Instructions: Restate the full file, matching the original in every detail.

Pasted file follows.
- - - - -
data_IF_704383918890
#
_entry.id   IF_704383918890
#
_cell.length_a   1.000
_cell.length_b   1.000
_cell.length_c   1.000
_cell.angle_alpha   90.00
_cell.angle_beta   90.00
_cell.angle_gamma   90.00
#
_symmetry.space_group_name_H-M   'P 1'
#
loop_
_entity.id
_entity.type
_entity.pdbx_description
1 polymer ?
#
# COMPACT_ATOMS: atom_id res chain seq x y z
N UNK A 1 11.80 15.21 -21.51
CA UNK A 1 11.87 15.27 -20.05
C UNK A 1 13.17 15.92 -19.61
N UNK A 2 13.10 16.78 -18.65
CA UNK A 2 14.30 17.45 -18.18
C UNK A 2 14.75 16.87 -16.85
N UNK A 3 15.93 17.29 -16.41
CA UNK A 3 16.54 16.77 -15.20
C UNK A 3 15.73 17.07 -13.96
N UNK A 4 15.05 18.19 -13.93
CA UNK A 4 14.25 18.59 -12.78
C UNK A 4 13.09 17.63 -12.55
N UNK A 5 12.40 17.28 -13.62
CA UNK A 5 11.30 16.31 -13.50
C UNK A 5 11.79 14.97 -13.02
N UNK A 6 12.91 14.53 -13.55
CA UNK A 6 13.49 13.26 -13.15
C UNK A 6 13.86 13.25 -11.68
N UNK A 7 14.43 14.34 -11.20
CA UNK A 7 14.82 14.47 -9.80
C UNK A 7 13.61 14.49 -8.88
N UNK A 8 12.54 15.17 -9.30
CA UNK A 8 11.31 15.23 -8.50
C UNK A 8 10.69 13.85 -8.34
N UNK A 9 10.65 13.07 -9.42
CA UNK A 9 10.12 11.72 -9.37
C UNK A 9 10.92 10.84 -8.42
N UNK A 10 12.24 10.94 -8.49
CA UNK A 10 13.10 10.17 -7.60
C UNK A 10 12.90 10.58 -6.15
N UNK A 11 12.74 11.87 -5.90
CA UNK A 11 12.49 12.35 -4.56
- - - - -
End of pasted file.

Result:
data_IF_704383918890
#
_entry.id   IF_704383918890
#
_cell.length_a   1.000
_cell.length_b   1.000
_cell.length_c   1.000
_cell.angle_alpha   90.00
_cell.angle_beta   90.00
_cell.angle_gamma   90.00
#
_symmetry.space_group_name_H-M   'P 1'
#
loop_
_entity.id
_entity.type
_entity.pdbx_description
1 polymer ?
#
# COMPACT_ATOMS: atom_id res chain seq x y z
N UNK A 1 11.80 15.21 -21.51
CA UNK A 1 11.87 15.27 -20.05
C UNK A 1 13.17 15.92 -19.61
N UNK A 2 13.10 16.78 -18.65
CA UNK A 2 14.30 17.45 -18.18
C UNK A 2 14.75 16.87 -16.85
N UNK A 3 15.93 17.29 -16.41
CA UNK A 3 16.54 16.77 -15.20
C UNK A 3 15.73 17.07 -13.96
N UNK A 4 15.05 18.19 -13.93
CA UNK A 4 14.25 18.59 -12.78
C UNK A 4 13.09 17.63 -12.55
N UNK A 5 12.40 17.28 -13.62
CA UNK A 5 11.30 16.31 -13.50
C UNK A 5 11.79 14.97 -13.02
N UNK A 6 12.91 14.53 -13.55
CA UNK A 6 13.49 13.26 -13.15
C UNK A 6 13.86 13.25 -11.68
N UNK A 7 14.43 14.34 -11.20
CA UNK A 7 14.82 14.47 -9.80
C UNK A 7 13.61 14.49 -8.88
N UNK A 8 12.54 15.17 -9.30
CA UNK A 8 11.31 15.23 -8.50
C UNK A 8 10.69 13.85 -8.34
N UNK A 9 10.65 13.07 -9.42
CA UNK A 9 10.12 11.72 -9.37
C UNK A 9 10.92 10.84 -8.42
N UNK A 10 12.24 10.94 -8.49
CA UNK A 10 13.10 10.17 -7.60
C UNK A 10 12.90 10.58 -6.15
N UNK A 11 12.74 11.87 -5.90
CA UNK A 11 12.49 12.35 -4.56